Court enforces exclusion in insurance contract; "while used to carry property" does not require that property be carried...?
Marie Hunt, as Personal Representative of the Estate of Eugene Hunt, sued Roger Drielick and others after Drielick apparently caused a car wreck while driving a semi-tractor "bob-tailed." Drielick was on his way to pick up a semi-trailer and load when he injured the plaintiffs. Eventually, the parties settled the litigation by agreeing to pursue a claim against Drielick's commercial auto insurance, Empire Fire and Marine. Empire denied liability, claiming that coverage in this situation was excluded under a policy provision that stated that coverage does not apply when bodily injury...occurs "while a covered auto is used to carry property in any business."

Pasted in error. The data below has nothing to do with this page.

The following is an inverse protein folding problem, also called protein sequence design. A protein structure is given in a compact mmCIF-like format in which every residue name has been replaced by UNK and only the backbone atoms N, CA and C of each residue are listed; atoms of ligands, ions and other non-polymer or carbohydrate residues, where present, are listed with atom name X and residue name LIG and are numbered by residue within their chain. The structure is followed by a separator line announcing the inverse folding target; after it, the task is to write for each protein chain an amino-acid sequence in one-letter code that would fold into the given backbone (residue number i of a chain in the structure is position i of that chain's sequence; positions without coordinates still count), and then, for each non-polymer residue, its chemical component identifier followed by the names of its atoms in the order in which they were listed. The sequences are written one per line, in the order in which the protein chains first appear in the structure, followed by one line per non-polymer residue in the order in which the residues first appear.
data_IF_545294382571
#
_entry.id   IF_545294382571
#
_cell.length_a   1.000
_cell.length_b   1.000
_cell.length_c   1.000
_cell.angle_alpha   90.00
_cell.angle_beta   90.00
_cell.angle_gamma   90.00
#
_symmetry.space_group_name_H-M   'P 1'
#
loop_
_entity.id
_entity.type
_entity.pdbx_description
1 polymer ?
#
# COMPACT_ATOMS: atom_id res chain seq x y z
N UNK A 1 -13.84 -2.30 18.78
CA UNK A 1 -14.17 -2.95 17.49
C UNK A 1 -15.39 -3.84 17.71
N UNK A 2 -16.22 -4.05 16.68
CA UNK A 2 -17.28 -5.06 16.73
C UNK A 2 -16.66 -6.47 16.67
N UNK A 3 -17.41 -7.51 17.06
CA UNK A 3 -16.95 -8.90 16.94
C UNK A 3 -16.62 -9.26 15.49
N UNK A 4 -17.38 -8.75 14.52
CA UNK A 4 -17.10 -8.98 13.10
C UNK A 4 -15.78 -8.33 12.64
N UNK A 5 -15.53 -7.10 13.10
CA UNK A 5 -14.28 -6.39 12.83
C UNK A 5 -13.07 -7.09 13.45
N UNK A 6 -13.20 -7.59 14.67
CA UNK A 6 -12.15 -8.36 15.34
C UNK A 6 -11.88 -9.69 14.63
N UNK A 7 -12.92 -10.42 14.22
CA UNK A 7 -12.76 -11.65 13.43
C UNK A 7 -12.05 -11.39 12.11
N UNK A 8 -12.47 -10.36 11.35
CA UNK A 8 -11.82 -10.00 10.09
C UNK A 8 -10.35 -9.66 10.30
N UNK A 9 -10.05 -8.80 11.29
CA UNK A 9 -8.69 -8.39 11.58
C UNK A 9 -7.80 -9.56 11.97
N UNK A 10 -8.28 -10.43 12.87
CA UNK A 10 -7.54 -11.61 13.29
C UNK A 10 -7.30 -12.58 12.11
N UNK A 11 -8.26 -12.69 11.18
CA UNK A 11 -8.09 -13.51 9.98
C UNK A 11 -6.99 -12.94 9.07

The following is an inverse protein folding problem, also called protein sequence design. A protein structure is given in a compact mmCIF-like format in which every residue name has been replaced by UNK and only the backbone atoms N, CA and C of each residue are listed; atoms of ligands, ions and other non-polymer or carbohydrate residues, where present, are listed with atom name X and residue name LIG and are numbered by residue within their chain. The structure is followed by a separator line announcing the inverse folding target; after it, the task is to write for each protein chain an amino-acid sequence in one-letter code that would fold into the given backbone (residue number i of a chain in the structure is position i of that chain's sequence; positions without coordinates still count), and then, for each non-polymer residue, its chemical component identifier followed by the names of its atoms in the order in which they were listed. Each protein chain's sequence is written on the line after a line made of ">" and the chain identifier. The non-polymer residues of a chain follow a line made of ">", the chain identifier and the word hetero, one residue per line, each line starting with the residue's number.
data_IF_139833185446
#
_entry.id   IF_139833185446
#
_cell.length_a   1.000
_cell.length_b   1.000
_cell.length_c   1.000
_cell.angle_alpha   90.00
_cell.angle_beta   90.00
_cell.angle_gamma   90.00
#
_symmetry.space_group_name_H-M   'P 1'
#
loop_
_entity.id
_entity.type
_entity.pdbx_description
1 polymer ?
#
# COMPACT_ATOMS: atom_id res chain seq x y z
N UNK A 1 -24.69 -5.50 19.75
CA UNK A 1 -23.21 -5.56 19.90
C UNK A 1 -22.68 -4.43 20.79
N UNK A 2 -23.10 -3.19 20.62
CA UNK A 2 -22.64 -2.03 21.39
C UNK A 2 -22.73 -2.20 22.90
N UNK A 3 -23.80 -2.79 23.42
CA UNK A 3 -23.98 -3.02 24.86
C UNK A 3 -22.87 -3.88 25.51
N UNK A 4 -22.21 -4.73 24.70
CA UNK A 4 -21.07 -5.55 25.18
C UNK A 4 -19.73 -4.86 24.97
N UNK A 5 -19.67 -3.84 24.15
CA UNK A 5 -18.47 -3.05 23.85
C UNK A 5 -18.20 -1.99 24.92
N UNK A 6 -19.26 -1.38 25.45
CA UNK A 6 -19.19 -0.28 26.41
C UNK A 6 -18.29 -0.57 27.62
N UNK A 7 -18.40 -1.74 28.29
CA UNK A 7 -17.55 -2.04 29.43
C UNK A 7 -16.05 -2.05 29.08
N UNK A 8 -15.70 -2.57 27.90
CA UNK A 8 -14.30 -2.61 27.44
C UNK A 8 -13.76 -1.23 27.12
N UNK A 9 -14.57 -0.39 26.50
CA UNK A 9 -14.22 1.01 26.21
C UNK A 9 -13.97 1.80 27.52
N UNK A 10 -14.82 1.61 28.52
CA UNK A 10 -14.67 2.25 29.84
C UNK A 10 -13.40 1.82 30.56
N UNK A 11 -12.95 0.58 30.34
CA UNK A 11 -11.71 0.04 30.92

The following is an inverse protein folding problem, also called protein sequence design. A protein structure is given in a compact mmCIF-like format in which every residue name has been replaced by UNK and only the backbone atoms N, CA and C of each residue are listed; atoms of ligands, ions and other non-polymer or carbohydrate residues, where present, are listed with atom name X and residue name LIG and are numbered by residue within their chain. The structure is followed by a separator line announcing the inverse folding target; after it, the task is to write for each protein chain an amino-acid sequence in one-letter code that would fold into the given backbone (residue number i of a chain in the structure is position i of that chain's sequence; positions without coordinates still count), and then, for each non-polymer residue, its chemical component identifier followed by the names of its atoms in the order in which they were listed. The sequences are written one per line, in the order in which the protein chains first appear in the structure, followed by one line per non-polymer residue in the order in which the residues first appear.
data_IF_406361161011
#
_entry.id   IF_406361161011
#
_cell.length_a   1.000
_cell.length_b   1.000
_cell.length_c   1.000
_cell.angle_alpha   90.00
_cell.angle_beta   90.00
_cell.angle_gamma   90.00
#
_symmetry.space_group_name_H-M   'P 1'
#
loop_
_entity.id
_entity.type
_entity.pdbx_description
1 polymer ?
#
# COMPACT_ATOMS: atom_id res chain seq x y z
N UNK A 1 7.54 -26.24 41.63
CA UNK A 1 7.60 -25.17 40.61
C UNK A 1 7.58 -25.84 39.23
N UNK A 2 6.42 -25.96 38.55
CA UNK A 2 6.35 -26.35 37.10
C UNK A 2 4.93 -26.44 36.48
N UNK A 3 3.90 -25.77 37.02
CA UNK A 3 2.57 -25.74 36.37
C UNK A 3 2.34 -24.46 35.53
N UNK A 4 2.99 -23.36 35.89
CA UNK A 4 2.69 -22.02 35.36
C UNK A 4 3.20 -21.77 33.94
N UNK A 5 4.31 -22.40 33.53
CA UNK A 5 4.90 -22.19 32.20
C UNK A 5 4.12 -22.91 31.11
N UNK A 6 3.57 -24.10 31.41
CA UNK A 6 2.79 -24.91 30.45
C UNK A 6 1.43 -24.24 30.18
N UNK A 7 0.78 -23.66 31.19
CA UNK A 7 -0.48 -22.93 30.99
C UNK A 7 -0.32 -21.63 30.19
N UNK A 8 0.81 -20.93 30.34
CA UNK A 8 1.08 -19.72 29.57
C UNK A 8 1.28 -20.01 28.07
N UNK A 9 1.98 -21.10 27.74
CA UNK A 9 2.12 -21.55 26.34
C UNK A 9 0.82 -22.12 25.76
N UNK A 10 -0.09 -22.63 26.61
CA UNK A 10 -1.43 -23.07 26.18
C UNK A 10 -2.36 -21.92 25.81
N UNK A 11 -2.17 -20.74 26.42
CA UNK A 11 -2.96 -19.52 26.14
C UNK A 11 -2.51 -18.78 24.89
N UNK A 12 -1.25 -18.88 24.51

The victims and the truck driver and his employer all argued that since Drielick wasn't carrying any property at the time of the collision, the above exclusion didn't apply. The Court of Appeals disagreed, holding that even though the defendant driver was not required to report to pick up his load at any given time, under the "plain language" of the policy, the insurer was not responsible for the damage and injury Drielick caused, because he was "purposely driving to the yard to transport property."
The appellate court holding suggested that the parties could have limited the coverage to "those occasions when cargo was actually, physically, on the truck," if that was their intention. The parties thought that the "plain language" of the policy did exactly that. It appears to us, also, that it did.